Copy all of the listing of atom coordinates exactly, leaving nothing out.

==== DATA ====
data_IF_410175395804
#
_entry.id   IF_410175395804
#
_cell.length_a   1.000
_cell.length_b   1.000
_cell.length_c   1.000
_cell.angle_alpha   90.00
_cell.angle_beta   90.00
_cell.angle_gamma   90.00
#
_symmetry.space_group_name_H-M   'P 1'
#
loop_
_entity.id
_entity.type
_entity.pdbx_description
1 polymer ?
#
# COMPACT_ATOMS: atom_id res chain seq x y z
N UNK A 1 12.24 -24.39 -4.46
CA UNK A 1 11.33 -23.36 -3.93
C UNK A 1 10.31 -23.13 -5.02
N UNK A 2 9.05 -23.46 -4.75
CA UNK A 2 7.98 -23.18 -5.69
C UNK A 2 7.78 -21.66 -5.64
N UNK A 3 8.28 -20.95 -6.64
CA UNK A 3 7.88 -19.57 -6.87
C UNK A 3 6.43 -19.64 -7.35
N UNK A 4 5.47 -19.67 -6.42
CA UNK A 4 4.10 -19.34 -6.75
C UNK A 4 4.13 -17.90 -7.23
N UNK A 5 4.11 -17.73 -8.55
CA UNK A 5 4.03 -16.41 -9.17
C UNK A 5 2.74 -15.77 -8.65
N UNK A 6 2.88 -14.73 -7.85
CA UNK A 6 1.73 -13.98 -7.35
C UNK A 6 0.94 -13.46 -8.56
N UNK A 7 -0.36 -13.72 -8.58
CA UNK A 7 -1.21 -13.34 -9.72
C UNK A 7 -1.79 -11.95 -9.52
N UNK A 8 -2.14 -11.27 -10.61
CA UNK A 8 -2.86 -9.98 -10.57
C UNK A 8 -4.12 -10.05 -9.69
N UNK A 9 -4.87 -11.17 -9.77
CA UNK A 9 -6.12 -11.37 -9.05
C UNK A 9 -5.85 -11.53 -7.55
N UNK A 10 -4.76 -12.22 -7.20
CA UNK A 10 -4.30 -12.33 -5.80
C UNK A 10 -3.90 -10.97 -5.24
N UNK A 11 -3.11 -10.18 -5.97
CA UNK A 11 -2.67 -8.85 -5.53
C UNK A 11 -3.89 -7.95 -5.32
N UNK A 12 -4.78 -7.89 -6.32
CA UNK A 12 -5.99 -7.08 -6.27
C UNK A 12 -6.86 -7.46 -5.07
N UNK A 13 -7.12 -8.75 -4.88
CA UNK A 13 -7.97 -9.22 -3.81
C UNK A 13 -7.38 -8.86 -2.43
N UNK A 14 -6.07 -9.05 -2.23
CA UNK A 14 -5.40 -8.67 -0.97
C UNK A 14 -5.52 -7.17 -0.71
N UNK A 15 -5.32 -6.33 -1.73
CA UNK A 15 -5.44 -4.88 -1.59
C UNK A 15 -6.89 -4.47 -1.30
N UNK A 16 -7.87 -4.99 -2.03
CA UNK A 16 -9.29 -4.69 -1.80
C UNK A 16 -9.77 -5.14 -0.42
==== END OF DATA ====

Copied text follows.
data_IF_410175395804
#
_entry.id   IF_410175395804
#
_cell.length_a   1.000
_cell.length_b   1.000
_cell.length_c   1.000
_cell.angle_alpha   90.00
_cell.angle_beta   90.00
_cell.angle_gamma   90.00
#
_symmetry.space_group_name_H-M   'P 1'
#
loop_
_entity.id
_entity.type
_entity.pdbx_description
1 polymer ?
#
# COMPACT_ATOMS: atom_id res chain seq x y z
N UNK A 1 12.24 -24.39 -4.46
CA UNK A 1 11.33 -23.36 -3.93
C UNK A 1 10.31 -23.13 -5.02
N UNK A 2 9.05 -23.46 -4.75
CA UNK A 2 7.98 -23.18 -5.69
C UNK A 2 7.78 -21.66 -5.64
N UNK A 3 8.28 -20.95 -6.64
CA UNK A 3 7.88 -19.57 -6.87
C UNK A 3 6.43 -19.64 -7.35
N UNK A 4 5.47 -19.67 -6.42
CA UNK A 4 4.10 -19.34 -6.75
C UNK A 4 4.13 -17.90 -7.23
N UNK A 5 4.11 -17.73 -8.55
CA UNK A 5 4.03 -16.41 -9.17
C UNK A 5 2.74 -15.77 -8.65
N UNK A 6 2.88 -14.73 -7.85
CA UNK A 6 1.73 -13.98 -7.35
C UNK A 6 0.94 -13.46 -8.56
N UNK A 7 -0.36 -13.72 -8.58
CA UNK A 7 -1.21 -13.34 -9.72
C UNK A 7 -1.79 -11.95 -9.52
N UNK A 8 -2.14 -11.27 -10.61
CA UNK A 8 -2.86 -9.98 -10.57
C UNK A 8 -4.12 -10.05 -9.69
N UNK A 9 -4.87 -11.17 -9.77
CA UNK A 9 -6.12 -11.37 -9.05
C UNK A 9 -5.85 -11.53 -7.55
N UNK A 10 -4.76 -12.22 -7.20
CA UNK A 10 -4.30 -12.33 -5.80
C UNK A 10 -3.90 -10.97 -5.24
N UNK A 11 -3.11 -10.18 -5.97
CA UNK A 11 -2.67 -8.85 -5.53
C UNK A 11 -3.89 -7.95 -5.32
N UNK A 12 -4.78 -7.89 -6.32
CA UNK A 12 -5.99 -7.08 -6.27
C UNK A 12 -6.86 -7.46 -5.07
N UNK A 13 -7.12 -8.75 -4.88
CA UNK A 13 -7.97 -9.22 -3.81
C UNK A 13 -7.38 -8.86 -2.43
N UNK A 14 -6.07 -9.05 -2.23
CA UNK A 14 -5.40 -8.67 -0.97
C UNK A 14 -5.52 -7.17 -0.71
N UNK A 15 -5.32 -6.33 -1.73
CA UNK A 15 -5.44 -4.88 -1.59
C UNK A 15 -6.89 -4.47 -1.30
N UNK A 16 -7.87 -4.99 -2.03
CA UNK A 16 -9.29 -4.69 -1.80
C UNK A 16 -9.77 -5.14 -0.42